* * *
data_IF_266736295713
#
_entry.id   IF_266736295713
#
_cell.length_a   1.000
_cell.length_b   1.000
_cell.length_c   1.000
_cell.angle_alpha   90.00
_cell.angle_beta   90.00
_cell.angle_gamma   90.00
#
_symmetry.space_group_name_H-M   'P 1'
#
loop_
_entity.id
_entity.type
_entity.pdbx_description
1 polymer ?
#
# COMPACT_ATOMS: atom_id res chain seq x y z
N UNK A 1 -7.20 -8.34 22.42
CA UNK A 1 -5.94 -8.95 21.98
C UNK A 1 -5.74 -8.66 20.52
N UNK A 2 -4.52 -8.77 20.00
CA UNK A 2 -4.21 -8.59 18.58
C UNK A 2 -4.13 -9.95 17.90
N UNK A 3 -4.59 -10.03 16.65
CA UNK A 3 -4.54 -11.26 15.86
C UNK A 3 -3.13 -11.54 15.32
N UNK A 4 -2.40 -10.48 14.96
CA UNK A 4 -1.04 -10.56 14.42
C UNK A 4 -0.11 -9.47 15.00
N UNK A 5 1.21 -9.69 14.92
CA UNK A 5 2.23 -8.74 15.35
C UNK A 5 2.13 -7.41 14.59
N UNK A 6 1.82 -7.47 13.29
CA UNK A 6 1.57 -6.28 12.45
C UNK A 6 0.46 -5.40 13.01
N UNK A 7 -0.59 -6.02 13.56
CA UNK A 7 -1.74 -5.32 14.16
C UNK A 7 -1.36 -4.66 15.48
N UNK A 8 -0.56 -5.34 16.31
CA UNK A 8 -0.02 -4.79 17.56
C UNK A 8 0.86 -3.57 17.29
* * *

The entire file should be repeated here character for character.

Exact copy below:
data_IF_266736295713
#
_entry.id   IF_266736295713
#
_cell.length_a   1.000
_cell.length_b   1.000
_cell.length_c   1.000
_cell.angle_alpha   90.00
_cell.angle_beta   90.00
_cell.angle_gamma   90.00
#
_symmetry.space_group_name_H-M   'P 1'
#
loop_
_entity.id
_entity.type
_entity.pdbx_description
1 polymer ?
#
# COMPACT_ATOMS: atom_id res chain seq x y z
N UNK A 1 -7.20 -8.34 22.42
CA UNK A 1 -5.94 -8.95 21.98
C UNK A 1 -5.74 -8.66 20.52
N UNK A 2 -4.52 -8.77 20.00
CA UNK A 2 -4.21 -8.59 18.58
C UNK A 2 -4.13 -9.95 17.90
N UNK A 3 -4.59 -10.03 16.65
CA UNK A 3 -4.54 -11.26 15.86
C UNK A 3 -3.13 -11.54 15.32
N UNK A 4 -2.40 -10.48 14.96
CA UNK A 4 -1.04 -10.56 14.42
C UNK A 4 -0.11 -9.47 15.00
N UNK A 5 1.21 -9.69 14.92
CA UNK A 5 2.23 -8.74 15.35
C UNK A 5 2.13 -7.41 14.59
N UNK A 6 1.82 -7.47 13.29
CA UNK A 6 1.57 -6.28 12.45
C UNK A 6 0.46 -5.40 13.01
N UNK A 7 -0.59 -6.02 13.56
CA UNK A 7 -1.74 -5.32 14.16
C UNK A 7 -1.36 -4.66 15.48
N UNK A 8 -0.56 -5.34 16.31
CA UNK A 8 -0.02 -4.79 17.56
C UNK A 8 0.86 -3.57 17.29